A close-up look at NYC education policy, politics,and the people who have been, are now, or will be affected by acts of corruption and fraud. ATR CONNECT assists individuals who suddenly find themselves in the ATR ("Absent Teacher Reserve") pool and are the "new" rubber roomers, and re-assigned. The terms "rubber room" and "ATR" mean that you or any person has been targeted for removal from your job. A "Rubber Room" is not a place, but a process.
Kyle Schwartz started teaching third grade at Doull Elementary School in
Denver, she wanted to get to know her students better. She asked them to finish
the sentence “I wish my teacher knew.”
responses were eye-opening for Ms. Schwartz. Some children were struggling with
poverty (“I wish my teacher knew I don’t have pencils at home to do my
homework”); an absent parent (“I wish my teacher knew that sometimes my reading
log is not signed because my mom isn’t around a lot”); and a parent taken away
(“I wish my teacher knew how much I miss my dad because he got deported to
Mexico when I was 3 years old and I haven’t seen him in six years”).
lesson spurred Ms. Schwartz, now entering her fifth teaching year, to really
understand what her students were facing outside the classroom to help them
succeed at school. When she shared the lesson last year with others, it became
a sensation, with the Twitter hashtag “#iwishmyteacherknew” going viral. Other
teachers tried the exercise and had similar insights. Many sent her their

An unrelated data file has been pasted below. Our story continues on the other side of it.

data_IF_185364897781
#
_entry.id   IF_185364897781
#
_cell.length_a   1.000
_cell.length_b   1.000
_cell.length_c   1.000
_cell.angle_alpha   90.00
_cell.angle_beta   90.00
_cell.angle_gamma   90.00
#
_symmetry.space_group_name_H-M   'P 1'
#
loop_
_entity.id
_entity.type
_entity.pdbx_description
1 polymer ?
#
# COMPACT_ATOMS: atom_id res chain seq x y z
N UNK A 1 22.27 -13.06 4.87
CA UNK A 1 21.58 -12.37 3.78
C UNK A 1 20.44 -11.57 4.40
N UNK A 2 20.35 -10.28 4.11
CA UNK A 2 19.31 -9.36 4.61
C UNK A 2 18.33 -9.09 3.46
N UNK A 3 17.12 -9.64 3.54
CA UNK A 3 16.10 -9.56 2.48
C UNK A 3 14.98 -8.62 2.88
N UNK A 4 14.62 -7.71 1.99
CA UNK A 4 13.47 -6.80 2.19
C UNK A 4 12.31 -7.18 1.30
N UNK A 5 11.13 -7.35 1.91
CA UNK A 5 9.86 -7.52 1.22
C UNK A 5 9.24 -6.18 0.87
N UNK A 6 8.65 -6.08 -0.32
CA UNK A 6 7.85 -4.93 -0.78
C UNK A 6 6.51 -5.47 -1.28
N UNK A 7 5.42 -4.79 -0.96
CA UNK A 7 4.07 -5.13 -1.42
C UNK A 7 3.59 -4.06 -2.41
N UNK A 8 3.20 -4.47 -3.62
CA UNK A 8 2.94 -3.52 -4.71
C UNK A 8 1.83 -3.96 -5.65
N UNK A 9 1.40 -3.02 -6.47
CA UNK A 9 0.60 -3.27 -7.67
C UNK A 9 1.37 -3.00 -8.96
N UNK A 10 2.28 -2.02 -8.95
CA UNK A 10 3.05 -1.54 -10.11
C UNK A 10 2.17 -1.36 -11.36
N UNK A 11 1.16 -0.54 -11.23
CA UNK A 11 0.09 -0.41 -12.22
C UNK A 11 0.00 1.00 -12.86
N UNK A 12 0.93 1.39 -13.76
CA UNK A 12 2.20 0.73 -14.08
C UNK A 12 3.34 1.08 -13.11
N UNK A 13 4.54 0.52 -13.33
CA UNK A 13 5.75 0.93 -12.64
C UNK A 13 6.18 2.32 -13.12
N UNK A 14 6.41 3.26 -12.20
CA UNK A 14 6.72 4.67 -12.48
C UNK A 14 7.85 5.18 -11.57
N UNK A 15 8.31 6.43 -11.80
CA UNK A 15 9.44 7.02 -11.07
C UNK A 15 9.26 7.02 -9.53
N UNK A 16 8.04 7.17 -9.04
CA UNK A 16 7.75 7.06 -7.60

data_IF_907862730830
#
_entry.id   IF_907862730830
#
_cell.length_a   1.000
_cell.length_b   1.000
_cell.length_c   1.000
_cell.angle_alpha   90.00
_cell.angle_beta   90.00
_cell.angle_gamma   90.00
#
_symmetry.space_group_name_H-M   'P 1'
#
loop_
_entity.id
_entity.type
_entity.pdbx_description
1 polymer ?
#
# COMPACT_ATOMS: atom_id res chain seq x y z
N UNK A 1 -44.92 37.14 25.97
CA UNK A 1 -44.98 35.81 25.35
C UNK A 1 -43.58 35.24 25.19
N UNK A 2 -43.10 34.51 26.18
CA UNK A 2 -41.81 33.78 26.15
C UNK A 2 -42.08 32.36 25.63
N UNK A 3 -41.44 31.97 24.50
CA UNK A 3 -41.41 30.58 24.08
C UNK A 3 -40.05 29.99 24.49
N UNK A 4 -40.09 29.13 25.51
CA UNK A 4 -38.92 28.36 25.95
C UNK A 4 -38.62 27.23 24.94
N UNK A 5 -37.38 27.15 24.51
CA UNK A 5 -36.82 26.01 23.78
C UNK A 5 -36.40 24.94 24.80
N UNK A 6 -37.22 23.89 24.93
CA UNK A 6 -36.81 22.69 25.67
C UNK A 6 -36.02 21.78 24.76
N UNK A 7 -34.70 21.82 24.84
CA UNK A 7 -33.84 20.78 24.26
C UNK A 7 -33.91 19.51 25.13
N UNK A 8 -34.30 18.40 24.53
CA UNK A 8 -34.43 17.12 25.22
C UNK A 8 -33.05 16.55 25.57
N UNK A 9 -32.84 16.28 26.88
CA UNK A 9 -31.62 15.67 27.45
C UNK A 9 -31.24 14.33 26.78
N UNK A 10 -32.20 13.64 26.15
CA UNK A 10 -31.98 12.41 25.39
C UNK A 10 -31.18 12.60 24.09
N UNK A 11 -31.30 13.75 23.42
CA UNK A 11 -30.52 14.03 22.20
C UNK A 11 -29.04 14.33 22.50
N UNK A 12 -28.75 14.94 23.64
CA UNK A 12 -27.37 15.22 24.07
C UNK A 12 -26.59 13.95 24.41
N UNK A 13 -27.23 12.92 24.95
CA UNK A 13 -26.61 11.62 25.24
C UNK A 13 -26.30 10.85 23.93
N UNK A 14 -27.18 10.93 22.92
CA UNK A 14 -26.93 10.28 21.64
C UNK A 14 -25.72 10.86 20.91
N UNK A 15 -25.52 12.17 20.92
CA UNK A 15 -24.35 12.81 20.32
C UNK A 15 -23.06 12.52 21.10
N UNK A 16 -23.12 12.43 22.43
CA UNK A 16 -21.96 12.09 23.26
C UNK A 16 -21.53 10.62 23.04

her recently published book, “I Wish My Teacher Knew: How One Question Can Change Everything For Our
Kids,” Ms. Schwartz details how essential it is for teachers and families to be
really want families to know how intentional teachers are about creating a
sense of community and creating relationships with kids,” Ms. Schwartz said.
“Kids don’t learn when they don’t feel safe or valued.”
Molinoff of Washington, D.C., who has two sons, ages 9 and 11, in the public
school system, agreed.
see the teacher as their partner in bringing up their child, and that’s a huge
responsibility that we are putting on our teachers and our schools,” Ms.
Molinoff said. “I always want my sons’ teachers to know what their challenges
are, what they like, just more about them.”
Clayman, a fourth-grade teacher in the Washington public schools, said she has
noticed the same thing from the other side of the desk.
taught over 500 kids so far in my career and parents in every grade want to
know how their child is doing socially and emotionally, often times more so
than whether they can multiply or divide quite yet,” Mrs. Clayman said.
In her book, Ms. Schwartz
writes about mistakes that might have been prevented if she had known her
students better. She had a student named Chris who was obsessed with science.
Ms. Schwartz thought she had done Chris a huge favor by securing a spot for him
in a science-focused summer camp. But she was unaware of the family’s financial
struggles and it turned out that his parents could not afford to take time off
from work to get Chris to camp.
132COMMENTSMs. Schwartz said
classrooms can become a supportive environment for students coping with grief.
She suggests that schools have “grief and loss” inventories for students who
have gone through a crisis, with input from families so that the child’s future
teachers know what that student is dealing with.
“As teachers, we know
parents are the first and best teachers for their children and we want them to
work with us,” she said.